LeUyen Pham graduated from Art Center College of Design in Pasadena, California, worked as an animator for Dreamworks, and is now the illustrator of several picture books, including Grace for President, Freckleface Strawberry, and Big Sister Little Sister. She lives with her husband in San Francisco, California with her husband and young son. www.leuyenpham.com

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Freckleface Strawberry and the Dodgeball Bully 4 out of 5 based on 0 ratings. 3 reviews.
Carissa_B More than 1 year ago
I picked Freckleface Strawberry and the Dodgeball Bully up at the half off sale day at Goodwill. (You don't have time to read books at a store, especially on that day.) I thought the drawings were cute and that it would go well with a bullying unit or if the subject should arise in my future classroom. Today I sat down and read the books. The drawings continued to be cute and the writing wasn't terrible. I liked that the book made going to school and going to before school programs sound like fun and not like something a child should dread. Freckleface Strawberry has a few problems that kids can identify with. Some kids are scared and hate dodgeball, something I believe they shouldn't be forced into playing. She also is afraid of a kid because the kid is a "bully" and throws too hard. (I'm not entirely sure if that qualifies him as a bully or an over zealous boy. We all know those boys who throw too hard and they don't do it to be mean.)  However, Freckleface is forced to confront her fears, and by confront I mean cower on the ground. She finds out that it doesn't hurt that much, which is slightly contradictory to the fact that the kids who do play are scared of him when they get out and this is repeated every day they play. From that we'd take it that he always throws hard, unless he took pity on poor Freckleface Strawberry. Overall, the drawings are cute and it might be a book children enjoy. While I say let kids enjoy it, I also say that it doesn't really have a teachable plot or lesson hidden within. It's slightly disappointing that she didn't have a real chance to address the bully and to stand up for herself.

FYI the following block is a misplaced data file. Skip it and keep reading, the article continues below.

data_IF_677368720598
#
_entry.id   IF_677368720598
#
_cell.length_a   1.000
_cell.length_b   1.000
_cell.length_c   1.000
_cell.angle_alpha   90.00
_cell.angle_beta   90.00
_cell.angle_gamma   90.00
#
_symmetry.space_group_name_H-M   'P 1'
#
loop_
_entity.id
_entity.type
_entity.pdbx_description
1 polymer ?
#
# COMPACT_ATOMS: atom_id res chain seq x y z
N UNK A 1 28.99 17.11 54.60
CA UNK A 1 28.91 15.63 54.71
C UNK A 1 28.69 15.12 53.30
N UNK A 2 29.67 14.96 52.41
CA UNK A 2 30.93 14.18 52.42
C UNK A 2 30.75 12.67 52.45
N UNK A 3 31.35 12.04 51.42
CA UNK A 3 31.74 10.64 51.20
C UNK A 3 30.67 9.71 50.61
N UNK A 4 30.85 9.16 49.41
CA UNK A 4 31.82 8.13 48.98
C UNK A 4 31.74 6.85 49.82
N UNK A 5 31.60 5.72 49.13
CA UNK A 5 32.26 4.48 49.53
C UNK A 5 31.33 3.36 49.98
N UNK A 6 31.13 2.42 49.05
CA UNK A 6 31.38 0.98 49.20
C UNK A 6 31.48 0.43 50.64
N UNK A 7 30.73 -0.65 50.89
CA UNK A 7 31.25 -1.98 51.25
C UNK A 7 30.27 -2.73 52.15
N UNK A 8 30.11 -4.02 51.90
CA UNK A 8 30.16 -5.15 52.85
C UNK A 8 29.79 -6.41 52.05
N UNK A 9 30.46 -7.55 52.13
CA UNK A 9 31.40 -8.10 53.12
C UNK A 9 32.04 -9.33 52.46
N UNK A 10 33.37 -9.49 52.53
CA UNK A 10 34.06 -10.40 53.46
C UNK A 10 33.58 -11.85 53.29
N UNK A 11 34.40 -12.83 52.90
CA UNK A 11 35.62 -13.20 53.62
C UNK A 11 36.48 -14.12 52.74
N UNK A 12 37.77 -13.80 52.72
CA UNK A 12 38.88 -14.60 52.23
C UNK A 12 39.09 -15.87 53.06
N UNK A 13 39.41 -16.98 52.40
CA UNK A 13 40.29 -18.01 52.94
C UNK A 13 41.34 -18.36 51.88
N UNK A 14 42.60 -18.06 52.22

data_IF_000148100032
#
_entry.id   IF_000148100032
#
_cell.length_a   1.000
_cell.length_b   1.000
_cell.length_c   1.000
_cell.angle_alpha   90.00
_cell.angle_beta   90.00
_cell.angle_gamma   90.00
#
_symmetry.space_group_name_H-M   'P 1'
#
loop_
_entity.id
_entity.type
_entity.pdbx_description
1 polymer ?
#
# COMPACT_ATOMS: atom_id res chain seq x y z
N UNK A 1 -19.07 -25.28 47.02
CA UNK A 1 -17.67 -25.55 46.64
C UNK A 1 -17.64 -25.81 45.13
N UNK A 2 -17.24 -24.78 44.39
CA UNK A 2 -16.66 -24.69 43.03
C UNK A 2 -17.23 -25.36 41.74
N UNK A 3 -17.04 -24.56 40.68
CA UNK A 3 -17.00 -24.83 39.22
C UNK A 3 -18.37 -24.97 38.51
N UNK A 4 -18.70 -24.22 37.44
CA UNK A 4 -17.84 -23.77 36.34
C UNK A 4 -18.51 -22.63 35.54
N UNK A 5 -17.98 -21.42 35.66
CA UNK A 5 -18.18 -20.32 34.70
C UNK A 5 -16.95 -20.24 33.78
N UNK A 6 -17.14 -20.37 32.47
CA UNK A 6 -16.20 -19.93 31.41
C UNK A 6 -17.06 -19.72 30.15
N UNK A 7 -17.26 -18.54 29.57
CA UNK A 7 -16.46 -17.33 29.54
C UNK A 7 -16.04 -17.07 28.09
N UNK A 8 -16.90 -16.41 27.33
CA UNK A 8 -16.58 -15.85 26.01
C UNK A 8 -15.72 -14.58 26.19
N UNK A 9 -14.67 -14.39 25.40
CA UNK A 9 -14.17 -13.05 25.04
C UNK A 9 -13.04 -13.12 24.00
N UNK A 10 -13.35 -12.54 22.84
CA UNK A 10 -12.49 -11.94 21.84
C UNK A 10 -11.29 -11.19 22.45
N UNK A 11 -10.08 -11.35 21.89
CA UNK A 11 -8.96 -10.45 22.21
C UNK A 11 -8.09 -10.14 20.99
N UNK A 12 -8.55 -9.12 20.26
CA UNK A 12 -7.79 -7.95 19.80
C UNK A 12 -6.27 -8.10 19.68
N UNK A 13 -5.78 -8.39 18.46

Anonymous More than 1 year ago
ReviewYourBook.com More than 1 year ago
I was delighted when Freckleface Strawberry and the Dodgeball Bully arrived in my mailbox. Grandchildren, Sarah and Ryan, were visiting and wanted to help me review the book. The cover is beautifully done and hints at the story inside. The first thing Sarah mentioned was the beautiful illustrations. The faces are expressive. Freckleface is an adorable redheaded girl. She loves to go to school early, so she can have extra playtime. She is very good at playing jump rope, tetherball, and four square. Sometimes they played monster, Freckleface?s favorite game. Early Bird playtime is fun, unless it is raining. If it rains, the students must play in the gym. The horrible, scary dodge ball comes out. Windy Pants Patrick throws the ball hard. He?s a bully. One day, when it was raining, Freckleface was the last person out. She realized the ball didn?t hurt as much as she thought and that Windy Pants Patrick was afraid of monsters. Sarah and Ryan both loved Freckleface Strawberry and the Dodgeball Bully. They learned the importance of making friends. They also learned that sometimes the things you are most afraid of are not really scary. Sarah said, ?I love to play dodge ball.? Ryan said, ?That bully was afraid of monsters; he wasn?t such a bad kid after all.? We give this book a 5-star rating. As a grandmother, I appreciate books that teach children to get along. Julliet Moore as a talented author as well as an incredible actress.